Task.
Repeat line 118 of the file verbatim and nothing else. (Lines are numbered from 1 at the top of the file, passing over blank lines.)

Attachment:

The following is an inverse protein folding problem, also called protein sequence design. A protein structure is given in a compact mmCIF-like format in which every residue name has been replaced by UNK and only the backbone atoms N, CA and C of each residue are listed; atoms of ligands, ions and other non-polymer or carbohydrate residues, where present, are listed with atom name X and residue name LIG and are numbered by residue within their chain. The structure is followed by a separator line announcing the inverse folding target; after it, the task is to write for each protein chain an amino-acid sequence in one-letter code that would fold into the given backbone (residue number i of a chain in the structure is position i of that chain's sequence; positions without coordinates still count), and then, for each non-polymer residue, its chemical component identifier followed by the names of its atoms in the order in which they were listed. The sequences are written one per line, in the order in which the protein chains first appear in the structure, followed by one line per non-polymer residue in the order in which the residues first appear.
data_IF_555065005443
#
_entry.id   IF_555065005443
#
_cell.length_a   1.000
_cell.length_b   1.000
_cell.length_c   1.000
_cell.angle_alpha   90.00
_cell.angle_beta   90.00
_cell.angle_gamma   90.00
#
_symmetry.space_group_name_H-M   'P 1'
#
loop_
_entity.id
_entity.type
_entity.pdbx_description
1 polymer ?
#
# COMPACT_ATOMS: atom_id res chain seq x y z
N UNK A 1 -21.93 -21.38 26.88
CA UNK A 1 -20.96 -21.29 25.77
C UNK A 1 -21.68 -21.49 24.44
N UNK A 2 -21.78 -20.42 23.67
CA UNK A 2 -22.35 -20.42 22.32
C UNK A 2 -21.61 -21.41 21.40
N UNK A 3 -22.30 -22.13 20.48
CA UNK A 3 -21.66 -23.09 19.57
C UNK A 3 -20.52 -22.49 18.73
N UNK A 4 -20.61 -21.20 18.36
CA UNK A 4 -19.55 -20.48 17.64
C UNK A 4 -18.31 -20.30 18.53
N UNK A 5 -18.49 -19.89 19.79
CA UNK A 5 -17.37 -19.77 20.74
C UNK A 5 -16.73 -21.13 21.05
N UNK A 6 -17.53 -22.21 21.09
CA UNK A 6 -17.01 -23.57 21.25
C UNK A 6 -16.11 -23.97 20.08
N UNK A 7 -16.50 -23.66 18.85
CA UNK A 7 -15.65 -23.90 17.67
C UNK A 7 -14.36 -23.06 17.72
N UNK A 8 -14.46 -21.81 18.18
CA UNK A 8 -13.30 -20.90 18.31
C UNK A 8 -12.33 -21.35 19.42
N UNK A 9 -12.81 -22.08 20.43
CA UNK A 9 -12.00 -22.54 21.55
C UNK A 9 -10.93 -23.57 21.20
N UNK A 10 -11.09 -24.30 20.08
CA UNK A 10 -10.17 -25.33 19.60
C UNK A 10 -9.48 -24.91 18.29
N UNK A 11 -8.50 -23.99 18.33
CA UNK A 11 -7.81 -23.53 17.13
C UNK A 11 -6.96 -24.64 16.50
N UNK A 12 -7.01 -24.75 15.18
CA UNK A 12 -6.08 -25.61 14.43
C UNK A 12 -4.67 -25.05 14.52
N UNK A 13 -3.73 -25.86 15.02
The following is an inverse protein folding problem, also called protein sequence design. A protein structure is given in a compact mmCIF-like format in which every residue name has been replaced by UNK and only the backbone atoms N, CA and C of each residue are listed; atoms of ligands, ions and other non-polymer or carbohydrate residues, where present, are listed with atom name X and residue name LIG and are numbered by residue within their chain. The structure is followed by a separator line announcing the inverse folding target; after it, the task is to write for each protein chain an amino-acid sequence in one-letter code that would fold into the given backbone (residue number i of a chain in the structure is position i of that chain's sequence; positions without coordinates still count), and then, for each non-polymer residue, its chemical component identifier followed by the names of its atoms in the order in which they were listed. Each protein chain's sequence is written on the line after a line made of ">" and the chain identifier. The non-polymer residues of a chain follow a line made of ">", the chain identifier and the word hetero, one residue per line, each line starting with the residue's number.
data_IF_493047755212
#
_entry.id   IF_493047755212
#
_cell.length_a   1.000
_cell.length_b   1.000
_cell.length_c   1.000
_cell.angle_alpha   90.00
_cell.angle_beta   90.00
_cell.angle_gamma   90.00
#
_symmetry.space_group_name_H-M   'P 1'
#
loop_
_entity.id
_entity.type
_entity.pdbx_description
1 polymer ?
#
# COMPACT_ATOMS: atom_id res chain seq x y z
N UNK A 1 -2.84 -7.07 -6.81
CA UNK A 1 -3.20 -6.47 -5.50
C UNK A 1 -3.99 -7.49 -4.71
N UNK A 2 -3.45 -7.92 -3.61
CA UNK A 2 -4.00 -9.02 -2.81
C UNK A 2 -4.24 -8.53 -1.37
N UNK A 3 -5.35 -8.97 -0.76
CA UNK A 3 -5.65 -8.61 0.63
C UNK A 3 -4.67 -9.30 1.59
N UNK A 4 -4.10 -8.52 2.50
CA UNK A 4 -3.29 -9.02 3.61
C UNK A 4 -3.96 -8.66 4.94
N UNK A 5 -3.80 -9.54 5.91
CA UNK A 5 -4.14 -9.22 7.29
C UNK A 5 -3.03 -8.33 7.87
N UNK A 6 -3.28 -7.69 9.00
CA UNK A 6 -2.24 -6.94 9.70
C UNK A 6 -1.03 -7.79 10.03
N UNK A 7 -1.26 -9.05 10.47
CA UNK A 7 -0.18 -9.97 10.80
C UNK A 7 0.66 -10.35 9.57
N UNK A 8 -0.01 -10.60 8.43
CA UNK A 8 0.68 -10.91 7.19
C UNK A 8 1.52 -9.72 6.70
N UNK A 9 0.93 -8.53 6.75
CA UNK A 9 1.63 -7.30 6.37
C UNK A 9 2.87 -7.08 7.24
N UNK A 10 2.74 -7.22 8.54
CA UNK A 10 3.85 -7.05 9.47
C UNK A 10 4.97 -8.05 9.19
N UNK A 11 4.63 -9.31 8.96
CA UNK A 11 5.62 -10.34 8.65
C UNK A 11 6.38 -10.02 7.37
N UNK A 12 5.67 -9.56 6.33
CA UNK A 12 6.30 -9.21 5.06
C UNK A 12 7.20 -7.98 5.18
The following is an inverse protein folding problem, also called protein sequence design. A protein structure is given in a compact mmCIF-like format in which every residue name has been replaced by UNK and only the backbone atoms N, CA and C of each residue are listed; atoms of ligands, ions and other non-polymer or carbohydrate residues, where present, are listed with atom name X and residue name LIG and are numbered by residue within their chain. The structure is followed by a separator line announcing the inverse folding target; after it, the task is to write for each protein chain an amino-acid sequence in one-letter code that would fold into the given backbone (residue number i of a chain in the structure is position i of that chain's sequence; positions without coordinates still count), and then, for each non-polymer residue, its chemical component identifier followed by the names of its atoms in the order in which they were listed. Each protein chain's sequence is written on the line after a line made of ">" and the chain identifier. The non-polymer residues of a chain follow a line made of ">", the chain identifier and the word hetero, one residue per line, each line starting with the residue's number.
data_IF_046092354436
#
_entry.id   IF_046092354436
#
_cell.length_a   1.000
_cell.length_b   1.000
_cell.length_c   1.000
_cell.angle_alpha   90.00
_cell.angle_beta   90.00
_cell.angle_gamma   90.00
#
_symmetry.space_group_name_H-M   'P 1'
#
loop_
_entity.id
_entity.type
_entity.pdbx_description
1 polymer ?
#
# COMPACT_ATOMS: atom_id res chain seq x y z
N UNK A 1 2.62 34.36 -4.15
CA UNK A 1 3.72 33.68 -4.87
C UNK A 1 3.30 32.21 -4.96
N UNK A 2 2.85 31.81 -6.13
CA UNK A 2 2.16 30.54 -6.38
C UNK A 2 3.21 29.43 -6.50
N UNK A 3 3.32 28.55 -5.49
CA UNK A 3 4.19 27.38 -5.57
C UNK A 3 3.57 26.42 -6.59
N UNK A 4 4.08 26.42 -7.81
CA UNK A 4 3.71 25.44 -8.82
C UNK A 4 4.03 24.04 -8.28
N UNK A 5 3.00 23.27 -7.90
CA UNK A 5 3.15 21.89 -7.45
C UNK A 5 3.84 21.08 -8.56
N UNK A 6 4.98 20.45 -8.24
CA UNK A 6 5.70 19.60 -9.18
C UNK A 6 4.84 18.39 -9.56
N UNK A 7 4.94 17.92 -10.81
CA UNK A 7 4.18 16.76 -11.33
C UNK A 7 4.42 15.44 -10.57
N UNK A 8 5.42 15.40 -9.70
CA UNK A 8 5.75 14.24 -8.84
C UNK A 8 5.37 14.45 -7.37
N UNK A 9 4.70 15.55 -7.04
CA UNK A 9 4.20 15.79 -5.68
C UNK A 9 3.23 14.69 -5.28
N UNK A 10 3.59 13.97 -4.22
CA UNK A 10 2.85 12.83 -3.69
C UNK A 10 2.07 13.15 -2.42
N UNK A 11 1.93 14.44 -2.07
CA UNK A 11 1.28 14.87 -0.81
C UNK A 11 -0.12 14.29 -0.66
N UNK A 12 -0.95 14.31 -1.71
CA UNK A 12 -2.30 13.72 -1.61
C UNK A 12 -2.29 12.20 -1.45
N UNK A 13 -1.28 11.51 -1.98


#